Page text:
My kids just don't get it.
My stress level rises the closer we get to the holidays. "Chill, mom!" they keep saying, when they call to breezily ask if it would be a hassle to change their flight — on the busiest travel day of the year.
It doesn't seem to matter if I'm hosting 10 or 20, or if I'm the guest. I still fret. Which sweet potato recipe should we use? (Will anyone care if we skip the marshmallow topping this year?) Do we have enough decent towels for everyone staying at our house? Will someone stalk away from the table? (Yes, that's happened at more than one family holiday gathering.) Will one of us spill/break/ruin something at the host's house?
A simple oversight, I've learned, can lead to serious ramifications — like the time we inadvertently left medication my son, only about five at the time, was taking for an ear infection on the bathroom counter and my toddler nephew drank it. My sister and brother-in-law spent the night in the ER and we felt terrible the rest of the weekend.
Over the holidays, we tend to let down our guard and "maybe we don't pay attention as closely because we are catching up with friends and family, and everyone is sleeping less, is more fatigued and, therefore, more accident prone," concedes Dr. Alison Tothy, the pediatric ER medical director at Comer Children's Hospital at the University of Chicago and a spokesman for the American Academy of Pediatrics. Perhaps that's one reason Dr. Tothy says ER visits for children increase during the holidays.
Her advice: Be extra vigilant away from home. Try to baby proof as much as possible wherever you are visiting. "A handful of outlet covers and a roll of tape in your suitcase can protect fingers from shocks and secure dangling cords," suggests Corinne McDermott, founder of www.havebabywilltravel.com. " A quick scan — and relocation of precious knick knacks can prevent frayed nerves," she adds.
Just as important, if your child is beginning to feel ill, call your pediatrician for advice, urges Dr. Tothy. Too often, pediatric ER doctors see children sicker than is typical because "the last thing parents want to do is bring their kid into the ER, so they often wait until their child is really sick."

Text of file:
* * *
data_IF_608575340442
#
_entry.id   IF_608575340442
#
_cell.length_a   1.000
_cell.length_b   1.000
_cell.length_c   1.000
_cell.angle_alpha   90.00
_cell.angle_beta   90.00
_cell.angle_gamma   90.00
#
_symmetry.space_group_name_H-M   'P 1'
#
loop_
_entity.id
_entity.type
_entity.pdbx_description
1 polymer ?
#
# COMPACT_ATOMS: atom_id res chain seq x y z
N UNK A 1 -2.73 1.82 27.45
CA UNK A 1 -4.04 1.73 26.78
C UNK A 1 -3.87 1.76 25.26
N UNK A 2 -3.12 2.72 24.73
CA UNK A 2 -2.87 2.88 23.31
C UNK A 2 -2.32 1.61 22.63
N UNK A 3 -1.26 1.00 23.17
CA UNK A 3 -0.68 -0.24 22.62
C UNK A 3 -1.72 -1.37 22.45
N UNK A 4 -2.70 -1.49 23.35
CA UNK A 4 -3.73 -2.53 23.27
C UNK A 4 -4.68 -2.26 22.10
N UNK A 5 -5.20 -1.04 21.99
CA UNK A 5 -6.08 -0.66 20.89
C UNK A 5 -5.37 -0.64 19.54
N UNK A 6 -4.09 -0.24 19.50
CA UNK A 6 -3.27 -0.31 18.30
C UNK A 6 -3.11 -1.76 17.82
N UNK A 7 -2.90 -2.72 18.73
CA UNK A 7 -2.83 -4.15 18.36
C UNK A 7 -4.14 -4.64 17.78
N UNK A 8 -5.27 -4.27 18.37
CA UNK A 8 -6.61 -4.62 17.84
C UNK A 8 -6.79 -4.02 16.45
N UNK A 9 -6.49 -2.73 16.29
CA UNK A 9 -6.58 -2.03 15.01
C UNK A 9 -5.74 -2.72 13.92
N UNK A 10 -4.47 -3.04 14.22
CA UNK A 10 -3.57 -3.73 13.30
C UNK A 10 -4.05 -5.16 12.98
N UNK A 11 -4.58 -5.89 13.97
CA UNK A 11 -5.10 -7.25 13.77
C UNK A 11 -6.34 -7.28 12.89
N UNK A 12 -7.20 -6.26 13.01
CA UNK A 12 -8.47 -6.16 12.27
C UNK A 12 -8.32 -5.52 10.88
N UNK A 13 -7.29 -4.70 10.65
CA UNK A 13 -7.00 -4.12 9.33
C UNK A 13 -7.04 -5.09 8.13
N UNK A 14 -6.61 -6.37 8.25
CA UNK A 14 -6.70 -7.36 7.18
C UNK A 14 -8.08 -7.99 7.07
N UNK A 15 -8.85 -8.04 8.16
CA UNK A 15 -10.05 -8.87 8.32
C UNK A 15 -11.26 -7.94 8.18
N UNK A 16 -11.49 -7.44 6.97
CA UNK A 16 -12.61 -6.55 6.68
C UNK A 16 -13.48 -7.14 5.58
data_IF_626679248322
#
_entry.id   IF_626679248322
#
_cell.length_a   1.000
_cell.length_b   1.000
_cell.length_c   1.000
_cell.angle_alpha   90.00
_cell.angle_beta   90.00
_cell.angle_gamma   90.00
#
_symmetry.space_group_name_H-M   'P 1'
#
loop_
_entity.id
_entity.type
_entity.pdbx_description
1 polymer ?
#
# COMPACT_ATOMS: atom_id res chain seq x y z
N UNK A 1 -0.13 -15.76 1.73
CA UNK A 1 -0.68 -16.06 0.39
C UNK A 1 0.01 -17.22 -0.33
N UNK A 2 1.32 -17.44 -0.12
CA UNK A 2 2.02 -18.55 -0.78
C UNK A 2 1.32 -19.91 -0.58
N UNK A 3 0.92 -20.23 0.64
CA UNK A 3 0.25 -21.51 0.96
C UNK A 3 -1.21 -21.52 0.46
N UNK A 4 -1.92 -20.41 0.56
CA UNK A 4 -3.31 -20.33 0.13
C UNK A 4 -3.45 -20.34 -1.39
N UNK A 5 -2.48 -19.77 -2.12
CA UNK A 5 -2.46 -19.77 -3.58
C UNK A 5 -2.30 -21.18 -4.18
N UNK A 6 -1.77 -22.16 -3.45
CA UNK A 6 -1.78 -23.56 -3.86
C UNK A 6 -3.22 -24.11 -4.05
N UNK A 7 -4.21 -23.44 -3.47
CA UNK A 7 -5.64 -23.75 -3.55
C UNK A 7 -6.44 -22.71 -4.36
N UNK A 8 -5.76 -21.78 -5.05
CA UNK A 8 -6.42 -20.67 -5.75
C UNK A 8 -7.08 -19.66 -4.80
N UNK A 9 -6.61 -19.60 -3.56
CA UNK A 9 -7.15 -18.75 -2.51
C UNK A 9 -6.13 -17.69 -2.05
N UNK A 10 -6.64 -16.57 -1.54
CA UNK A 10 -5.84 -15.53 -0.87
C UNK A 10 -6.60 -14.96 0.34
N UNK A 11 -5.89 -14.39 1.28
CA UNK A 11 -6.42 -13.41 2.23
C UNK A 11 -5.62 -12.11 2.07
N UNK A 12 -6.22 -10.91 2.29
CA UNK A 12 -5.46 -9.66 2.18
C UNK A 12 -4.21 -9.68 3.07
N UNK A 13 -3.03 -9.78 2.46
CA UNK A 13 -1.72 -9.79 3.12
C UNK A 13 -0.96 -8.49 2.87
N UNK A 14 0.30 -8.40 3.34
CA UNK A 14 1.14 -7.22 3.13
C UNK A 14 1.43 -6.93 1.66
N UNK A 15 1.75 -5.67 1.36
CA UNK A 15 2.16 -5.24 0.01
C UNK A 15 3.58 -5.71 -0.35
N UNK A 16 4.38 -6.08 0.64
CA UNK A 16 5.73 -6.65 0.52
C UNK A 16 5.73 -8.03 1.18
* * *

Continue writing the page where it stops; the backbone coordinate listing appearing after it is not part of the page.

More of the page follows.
AAA projects 42.2 million of us will travel over the Thanksgiving holiday — up 11.4 percent from last year — most to visit family. Many of us will repeat the drill for Christmas. Some travelers have figured out how to successfully de-stress.
Ellen Pober Rittberg, Long Island, N.Y., teen expert and author of "35 Things Your Teen Won't Tell You, So I Will," says she always leaves two or more courses undone and then enlists the guests "to make them as they arrive. ... They know to arrive early, although sometimes it is a test of sorts for new potential wives." The happy buzz of activity, she adds, is as good food-wise as it is emotion-wise and "I'm not as harried as the mega-meal approaches."
No matter how well organized you are, however, holiday gatherings are hard work and fraught with emotion because, let's face it, no matter how hard you try, nothing will go perfectly, especially when young kids or sullen teens are part of the equation.
A recent divorce or death can make the situation even more difficult, conjuring memories of happier holidays. "Don't try to force everyone to act like one big happy family," suggests Dr. David Fassler, a child psychiatrist and professor of psychiatry at the University of Vermont. "Let the kids adjust and adapt at their own pace. Don't try to force them to like their new relatives. You can expect them to be polite, but you can't make people get along. Either it will happen or it won't."
The solution, I think: Embrace imperfection this holiday season. Leave the emotional baggage at the door. No sniping about anyone's weight, politics or career choice. No disciplining anyone else's kids. (That had years-long repercussions in my family.)
Instead of being hurt, laugh if the kids turn up their noses at the dishes you've slaved over. Remember, the important thing is the conversation around the table, not just what's on the plates — even if the kids rush off as soon as they're finished.
It will help if you can create a kids' hangout area, even just a portion of the den or living room with toys, a TV and a place to keep their "stuff." Have a favorite board game on hand. Sure they might make fun of the "old-fashioned" game, but they might actually enjoy Scrabble, Monopoly or Clue — and the stories you'll tell about your marathon sessions when you were a kid. Ditto for some favorite holiday movies (the sillier the better) or stories.
Get everyone out of the house for a while, too. "Do a little research on what there is to do nearby," suggests Californian Karen Hoxmeier, founder of www.mybargainbuddy.com. Just don't spring for any expensive tickets before checking with everyone. You might discover the little girl who lived for ballet six months ago has given away all her tutus and the boy who begged to go to dinosaur museums is now fixated on NASCAR.
In the end, as my kids suggest, all we can do is "chill." A little attitude adjustment can't hurt either. Rachel Scott, the mother of eight, certainly thinks so. Why not, the Florida mom suggests, "embrace the goodness that is there. ... At least the relative invited us; at least they care for us!" It's quite possible, Scott is convinced, "that if we view the visit from a different perspective we might actually enjoy it."
Let's hope so. And when all else fails, bring on the chocolate turkeys.
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